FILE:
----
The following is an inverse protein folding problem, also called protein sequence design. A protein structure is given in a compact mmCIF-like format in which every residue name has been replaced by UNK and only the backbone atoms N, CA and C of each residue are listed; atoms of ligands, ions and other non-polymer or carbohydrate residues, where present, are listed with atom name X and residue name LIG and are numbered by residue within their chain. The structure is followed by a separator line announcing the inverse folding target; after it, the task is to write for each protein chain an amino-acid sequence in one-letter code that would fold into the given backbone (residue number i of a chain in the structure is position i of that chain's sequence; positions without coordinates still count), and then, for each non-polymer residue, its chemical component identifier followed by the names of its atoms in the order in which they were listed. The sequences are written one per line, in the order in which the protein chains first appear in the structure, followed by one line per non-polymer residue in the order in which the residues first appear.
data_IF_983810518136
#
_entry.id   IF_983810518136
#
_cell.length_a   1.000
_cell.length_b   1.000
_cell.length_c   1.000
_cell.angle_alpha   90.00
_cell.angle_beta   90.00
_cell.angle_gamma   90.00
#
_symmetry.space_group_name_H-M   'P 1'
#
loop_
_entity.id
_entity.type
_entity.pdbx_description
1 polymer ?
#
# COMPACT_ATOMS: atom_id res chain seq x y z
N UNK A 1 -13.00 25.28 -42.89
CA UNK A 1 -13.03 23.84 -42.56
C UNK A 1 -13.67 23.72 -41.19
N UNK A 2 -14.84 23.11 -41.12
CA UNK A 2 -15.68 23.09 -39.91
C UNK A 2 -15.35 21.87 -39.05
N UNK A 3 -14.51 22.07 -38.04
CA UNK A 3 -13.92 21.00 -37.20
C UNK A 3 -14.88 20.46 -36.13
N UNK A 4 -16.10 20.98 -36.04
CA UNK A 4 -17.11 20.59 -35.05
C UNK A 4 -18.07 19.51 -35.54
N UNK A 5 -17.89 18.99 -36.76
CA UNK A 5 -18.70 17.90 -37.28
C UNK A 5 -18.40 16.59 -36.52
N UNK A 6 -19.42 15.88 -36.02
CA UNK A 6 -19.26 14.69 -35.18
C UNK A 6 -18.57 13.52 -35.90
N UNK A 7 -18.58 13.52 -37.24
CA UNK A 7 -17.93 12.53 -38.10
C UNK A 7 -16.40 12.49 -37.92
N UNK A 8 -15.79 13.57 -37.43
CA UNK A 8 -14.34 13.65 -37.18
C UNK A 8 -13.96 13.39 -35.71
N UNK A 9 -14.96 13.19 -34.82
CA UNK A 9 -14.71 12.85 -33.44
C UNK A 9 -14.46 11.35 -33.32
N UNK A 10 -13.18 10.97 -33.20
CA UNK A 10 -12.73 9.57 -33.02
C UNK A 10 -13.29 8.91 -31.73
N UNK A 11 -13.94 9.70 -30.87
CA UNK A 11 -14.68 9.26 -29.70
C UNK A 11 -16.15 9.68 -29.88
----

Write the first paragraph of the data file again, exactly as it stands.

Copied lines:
The following is an inverse protein folding problem, also called protein sequence design. A protein structure is given in a compact mmCIF-like format in which every residue name has been replaced by UNK and only the backbone atoms N, CA and C of each residue are listed; atoms of ligands, ions and other non-polymer or carbohydrate residues, where present, are listed with atom name X and residue name LIG and are numbered by residue within their chain. The structure is followed by a separator line announcing the inverse folding target; after it, the task is to write for each protein chain an amino-acid sequence in one-letter code that would fold into the given backbone (residue number i of a chain in the structure is position i of that chain's sequence; positions without coordinates still count), and then, for each non-polymer residue, its chemical component identifier followed by the names of its atoms in the order in which they were listed. The sequences are written one per line, in the order in which the protein chains first appear in the structure, followed by one line per non-polymer residue in the order in which the residues first appear.